During the first month of the basketball season, with the Knicks coasting the way they were, it was easy to think that everything was going to be okay. This team was built to beat the Heat. They had out-of-this-world three-point shooting. Their defense was incredible. And —finally! — they were winning.
December going into January wasn’t as positive for the Knicks, however. Maybe it was because Carmelo Anthony was out for a few games when they needed him. Or maybe they lost a little bit of intensity.
But there’s one player who went missing toward the end of the month.
An interesting statistic popped up on ESPN New York today: The Knicks are 4-5 when Rasheed Wallace is out, due to his foot injury. A team that dominates good and bad teams alike is below .500 without Rasheed Wallace.
I paused, thought about what I had experienced when watching Knicks games, and realized there was something else missing.
I can recall the season’s early games, when all of the players were talking to each other, telling each other about rotations and warning about opposing plays. They were helping each other – they trusted each other. If the guards couldn’t keep up—like they couldn’t against Damian Lillard of the Portland Trail Blazers—there were big bodies there to make the stop.
When Rasheed Wallace went out, that communication suddenly died. Even when he’s on the bench he’s calling out to the players, communicating, helping them notice holes in their defense. More importantly, he still communicates when he comes in … and he fights, too.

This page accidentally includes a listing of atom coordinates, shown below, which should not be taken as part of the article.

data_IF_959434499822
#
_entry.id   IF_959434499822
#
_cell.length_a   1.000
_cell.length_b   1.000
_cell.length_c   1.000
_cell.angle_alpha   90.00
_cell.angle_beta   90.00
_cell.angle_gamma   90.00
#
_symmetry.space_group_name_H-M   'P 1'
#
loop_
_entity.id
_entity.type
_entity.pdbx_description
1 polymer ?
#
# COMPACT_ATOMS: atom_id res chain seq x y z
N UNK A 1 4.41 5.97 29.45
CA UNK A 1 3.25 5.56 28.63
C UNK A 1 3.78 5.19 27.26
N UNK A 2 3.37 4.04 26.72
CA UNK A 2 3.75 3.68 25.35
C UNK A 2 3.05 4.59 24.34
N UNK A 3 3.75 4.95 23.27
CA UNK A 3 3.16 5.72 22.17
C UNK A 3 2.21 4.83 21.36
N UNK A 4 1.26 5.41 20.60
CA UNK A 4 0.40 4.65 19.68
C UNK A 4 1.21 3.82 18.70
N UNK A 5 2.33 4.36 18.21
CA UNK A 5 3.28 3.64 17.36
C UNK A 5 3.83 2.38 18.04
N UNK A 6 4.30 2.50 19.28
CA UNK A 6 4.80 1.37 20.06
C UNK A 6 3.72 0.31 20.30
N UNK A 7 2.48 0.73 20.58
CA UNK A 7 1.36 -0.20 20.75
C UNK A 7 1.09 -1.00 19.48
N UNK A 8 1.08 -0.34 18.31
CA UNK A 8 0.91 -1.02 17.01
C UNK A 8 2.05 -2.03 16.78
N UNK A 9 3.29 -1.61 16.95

Fans are going to say, “But look! They are getting blown out in the first half!” And they’re quite right. But then the second half comes and the Knicks buckle down and close it out. While the last two losses were disappointing, what they showed was something very simple: There is absolutely defensive talent on the Knicks. It’s a lack of communication and trust that is hurting them right now.
That’s why Coach Woodson wanted guys like Rasheed Wallace, Marcus Camby. and Jason Kidd on the team. They’re old-school players who have done this all before – who have seen everything on the basketball court. They’re able to step up when they’re needed and get it done.
Missing Wallace, the most voracious of those leaders, is unquestionably hurting the Knicks. It’s not the points he puts up. Nor is it the fact that he plays good defense. No, it’s the communication.
When Rasheed Wallace comes back, he’ll be right back on the court barking orders and getting the players amped up. He’s an old-school player who knows how to get it done. And, really, who better than Rasheed Wallace to try and teach a 30-year-old Amar’e Stoudemire how to play defense?
Hurry back, Wallace. The Knicks need you.
Jacob is the co-founder of Curave, a morning newsletter that contains the best content from around the web all about the NBA.